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How To Do A Build-Out Analysis

Build-Out

Residents often assume that their community's zoning regulations will protect them from inappropriate development, but conventional zoning and subdivision regulations typically allow development on all buildable land. A build-out analysis allows a community to test out its existing regulations -- to glimpse at its possible future when all land is developed to the maximum extent allowed under law. Build-out is a tool that shows the consequences of not revising existing land-use regulations. This may result in a call to action. In any case, it helps officials make better decisions in planning the future.

Build-out is not just for communities with vacant land. Any community with property that has not yet been developed to the full extent allowable under law can benefit from a build-out analysis.

The basics of a build-out analysis

There are two phases in doing a build-out analysis. Phase I visually depicts changes on a map. Phase II quantifies the impact of the changes. In both phases, a computerized geographic information system (GIS) can help. Finally, a summary brings together the critical information and conclusions in an easy-to-understand way. Sketches of possible future street scenes by a graphic artist can help convey the information.

Phase I

For Phase I, construct a base map of your community mounted on hard backing with clear overlay sheets of possible development.

The base map should show the basics, such as:

plus:

For land zoned residential that has not yet been developed, apply road standards and minimum lot size and frontage requirements as if the land was developed to the maximum extent allowable -- in other words. pack in the largest number of housing units allowed and do it in a way that does not take into account environmental, economic, or quality of life impacts. Likewise, for land zoned commercial, jam in the largest number of buildings and depict uses that are potentially the most damaging.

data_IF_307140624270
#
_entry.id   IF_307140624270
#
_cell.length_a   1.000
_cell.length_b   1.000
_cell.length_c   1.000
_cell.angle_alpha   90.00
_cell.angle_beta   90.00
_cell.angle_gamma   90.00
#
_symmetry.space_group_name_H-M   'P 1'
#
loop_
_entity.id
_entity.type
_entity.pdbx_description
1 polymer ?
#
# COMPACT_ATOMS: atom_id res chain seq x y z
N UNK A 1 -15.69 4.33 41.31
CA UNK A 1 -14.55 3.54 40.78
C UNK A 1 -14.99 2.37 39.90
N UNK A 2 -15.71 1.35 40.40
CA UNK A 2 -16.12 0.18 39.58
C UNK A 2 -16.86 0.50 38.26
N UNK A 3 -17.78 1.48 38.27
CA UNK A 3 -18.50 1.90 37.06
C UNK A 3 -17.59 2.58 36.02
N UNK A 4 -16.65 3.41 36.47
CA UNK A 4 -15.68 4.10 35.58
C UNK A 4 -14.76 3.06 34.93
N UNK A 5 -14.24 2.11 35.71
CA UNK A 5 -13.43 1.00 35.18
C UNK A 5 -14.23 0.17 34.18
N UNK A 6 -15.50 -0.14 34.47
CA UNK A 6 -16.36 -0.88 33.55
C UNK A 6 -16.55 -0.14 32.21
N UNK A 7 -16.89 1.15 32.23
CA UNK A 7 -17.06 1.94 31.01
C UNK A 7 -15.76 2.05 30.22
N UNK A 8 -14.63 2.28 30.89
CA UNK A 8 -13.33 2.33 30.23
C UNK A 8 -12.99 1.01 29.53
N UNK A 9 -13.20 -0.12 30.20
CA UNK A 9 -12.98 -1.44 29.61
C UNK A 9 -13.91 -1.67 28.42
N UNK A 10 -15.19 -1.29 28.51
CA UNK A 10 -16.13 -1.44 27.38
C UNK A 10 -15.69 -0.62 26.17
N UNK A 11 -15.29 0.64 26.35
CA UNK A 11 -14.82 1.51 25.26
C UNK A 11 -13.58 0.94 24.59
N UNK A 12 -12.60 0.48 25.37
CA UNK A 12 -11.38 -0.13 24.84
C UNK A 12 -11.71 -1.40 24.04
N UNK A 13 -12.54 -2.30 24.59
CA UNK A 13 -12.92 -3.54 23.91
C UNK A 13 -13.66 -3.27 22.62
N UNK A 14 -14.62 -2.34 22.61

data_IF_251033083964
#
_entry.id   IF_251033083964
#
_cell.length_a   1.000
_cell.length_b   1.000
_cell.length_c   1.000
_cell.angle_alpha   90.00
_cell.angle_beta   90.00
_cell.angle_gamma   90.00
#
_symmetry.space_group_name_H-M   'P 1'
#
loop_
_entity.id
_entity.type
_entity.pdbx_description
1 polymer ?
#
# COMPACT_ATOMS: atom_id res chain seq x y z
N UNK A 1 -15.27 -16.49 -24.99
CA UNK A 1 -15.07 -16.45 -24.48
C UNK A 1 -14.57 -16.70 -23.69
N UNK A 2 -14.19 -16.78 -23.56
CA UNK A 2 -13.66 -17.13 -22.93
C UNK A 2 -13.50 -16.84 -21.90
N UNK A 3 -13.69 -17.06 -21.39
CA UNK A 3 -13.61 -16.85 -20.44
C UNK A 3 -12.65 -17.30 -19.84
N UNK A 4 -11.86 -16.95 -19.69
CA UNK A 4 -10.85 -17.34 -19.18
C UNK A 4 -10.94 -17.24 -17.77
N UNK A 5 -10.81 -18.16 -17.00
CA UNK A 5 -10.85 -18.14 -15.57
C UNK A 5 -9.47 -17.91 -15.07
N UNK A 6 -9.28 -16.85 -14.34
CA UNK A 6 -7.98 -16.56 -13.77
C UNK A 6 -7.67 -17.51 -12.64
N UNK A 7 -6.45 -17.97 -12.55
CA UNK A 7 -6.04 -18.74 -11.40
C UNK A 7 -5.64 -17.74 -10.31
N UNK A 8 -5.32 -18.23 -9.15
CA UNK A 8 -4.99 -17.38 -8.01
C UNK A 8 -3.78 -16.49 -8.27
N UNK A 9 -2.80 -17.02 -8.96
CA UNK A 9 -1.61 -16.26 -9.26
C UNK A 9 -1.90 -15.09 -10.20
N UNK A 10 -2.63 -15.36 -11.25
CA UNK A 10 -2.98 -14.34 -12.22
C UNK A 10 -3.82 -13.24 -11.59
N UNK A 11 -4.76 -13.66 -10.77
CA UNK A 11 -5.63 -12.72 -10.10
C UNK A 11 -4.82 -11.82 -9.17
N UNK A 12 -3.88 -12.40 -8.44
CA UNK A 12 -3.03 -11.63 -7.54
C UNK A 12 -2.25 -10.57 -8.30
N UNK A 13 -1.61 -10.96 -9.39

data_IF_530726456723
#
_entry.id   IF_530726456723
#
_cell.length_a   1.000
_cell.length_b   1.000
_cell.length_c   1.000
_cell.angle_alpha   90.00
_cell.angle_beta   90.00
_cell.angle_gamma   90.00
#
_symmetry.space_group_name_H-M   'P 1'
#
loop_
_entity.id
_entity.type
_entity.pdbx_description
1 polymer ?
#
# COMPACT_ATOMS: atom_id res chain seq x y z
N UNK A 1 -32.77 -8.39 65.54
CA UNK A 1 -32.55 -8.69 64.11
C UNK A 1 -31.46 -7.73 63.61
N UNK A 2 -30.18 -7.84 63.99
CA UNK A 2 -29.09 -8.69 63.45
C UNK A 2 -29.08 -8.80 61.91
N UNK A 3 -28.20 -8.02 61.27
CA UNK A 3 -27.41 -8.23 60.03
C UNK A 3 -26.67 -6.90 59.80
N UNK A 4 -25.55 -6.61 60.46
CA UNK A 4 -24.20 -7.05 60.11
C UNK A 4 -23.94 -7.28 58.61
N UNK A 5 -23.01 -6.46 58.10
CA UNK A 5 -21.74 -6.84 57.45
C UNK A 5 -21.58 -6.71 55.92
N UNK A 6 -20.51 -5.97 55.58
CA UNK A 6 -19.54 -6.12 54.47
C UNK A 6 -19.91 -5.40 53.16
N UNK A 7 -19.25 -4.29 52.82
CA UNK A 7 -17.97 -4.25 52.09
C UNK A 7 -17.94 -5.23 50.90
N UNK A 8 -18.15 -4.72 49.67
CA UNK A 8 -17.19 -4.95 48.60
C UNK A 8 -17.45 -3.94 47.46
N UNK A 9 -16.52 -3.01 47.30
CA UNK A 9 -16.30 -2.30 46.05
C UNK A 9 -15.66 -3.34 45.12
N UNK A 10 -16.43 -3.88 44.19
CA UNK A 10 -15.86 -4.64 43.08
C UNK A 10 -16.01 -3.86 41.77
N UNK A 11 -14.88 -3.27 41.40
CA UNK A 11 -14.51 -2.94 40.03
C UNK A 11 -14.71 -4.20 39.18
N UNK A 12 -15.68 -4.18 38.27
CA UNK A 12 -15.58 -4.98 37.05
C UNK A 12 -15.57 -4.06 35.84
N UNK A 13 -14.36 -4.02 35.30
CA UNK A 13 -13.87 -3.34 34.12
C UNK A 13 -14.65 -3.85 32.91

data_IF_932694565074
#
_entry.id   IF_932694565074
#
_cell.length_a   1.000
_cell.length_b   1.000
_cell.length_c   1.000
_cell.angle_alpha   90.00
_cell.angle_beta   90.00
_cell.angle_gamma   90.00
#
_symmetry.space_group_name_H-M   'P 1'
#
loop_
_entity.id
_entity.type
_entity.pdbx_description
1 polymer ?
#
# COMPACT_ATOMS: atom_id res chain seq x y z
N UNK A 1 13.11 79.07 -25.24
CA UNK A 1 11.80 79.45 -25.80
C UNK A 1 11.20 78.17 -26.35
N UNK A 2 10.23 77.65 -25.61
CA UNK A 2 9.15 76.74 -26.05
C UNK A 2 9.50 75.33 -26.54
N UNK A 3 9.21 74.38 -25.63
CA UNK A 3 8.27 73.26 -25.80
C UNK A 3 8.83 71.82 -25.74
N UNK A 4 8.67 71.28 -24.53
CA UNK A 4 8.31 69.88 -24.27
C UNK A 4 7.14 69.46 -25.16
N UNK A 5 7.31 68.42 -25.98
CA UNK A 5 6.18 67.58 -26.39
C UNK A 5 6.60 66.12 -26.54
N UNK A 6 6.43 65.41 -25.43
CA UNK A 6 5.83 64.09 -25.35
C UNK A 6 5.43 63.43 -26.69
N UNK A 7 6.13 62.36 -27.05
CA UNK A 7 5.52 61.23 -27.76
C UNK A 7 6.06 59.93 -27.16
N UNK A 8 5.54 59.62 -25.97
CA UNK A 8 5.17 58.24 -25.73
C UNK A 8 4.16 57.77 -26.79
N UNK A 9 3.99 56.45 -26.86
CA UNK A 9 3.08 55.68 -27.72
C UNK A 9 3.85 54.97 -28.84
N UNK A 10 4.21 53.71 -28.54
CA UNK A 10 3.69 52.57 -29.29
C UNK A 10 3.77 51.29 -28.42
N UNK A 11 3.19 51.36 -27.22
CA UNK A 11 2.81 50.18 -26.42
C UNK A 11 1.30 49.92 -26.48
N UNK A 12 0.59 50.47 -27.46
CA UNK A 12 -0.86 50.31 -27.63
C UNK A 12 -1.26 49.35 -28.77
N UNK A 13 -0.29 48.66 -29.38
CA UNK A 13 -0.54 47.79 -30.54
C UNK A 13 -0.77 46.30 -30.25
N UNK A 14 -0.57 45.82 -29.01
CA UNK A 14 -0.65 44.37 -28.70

Analyzing the possible future of land that already has had some development takes more effort and investigation. For each property you will need to determine:

This analysis of already developed properties can be further complicated by "grandfathering" -- the property can be used differently than allowed under law when the use of the building existed before the current zoning laws came into being, For instance, a house may have been converted into a restaurant before laws were passed that restricted where restaurants could be placed and before laws that required off-street parking. Often this grandfathering will pass on to subsequent owners; sometimes it will not.

A further complication which needs to be considered is the possible consolidation of adjacent parcels. For instance, adjacent lots, each containing a small store, might be able to be consolidated to allow the construction of a superstore.

Other issues to consider in a build-out analysis include:

Communities which have a high percentage of undeveloped or underdeveloped land may want to do staggered overlays showing the possible progression of growth. For instance, the first might show growth along major roads and on large parcels. The next overlay might show growth on the next most desirable parcels. The last could show growth on the least desirable parcels.

Phase II

Phase II is a quantitative analysis of the impact of the changes detailed in Phase I. Numbers to calculate might include changes in:

For additional information on conducting a build-out analysis:

Manual of Build-Out Analysis, Exit EPA Click for Disclaimer Center for Rural Massachusetts, 1990 - Available through mail order.

"Shaping Future Development: The Role of Current Zoning Executive Summary (PDF) " [14 pp., 627KB]
This study measures and describes all future development permitted in the central and western municipalities of Montgomery County, PA under current zoning ordinances.

You will need Adobe Acrobat Reader, available as a free download, to view some of the files on this page. See EPA's PDF page to learn more about PDF, and for a link to the free Acrobat Reader.

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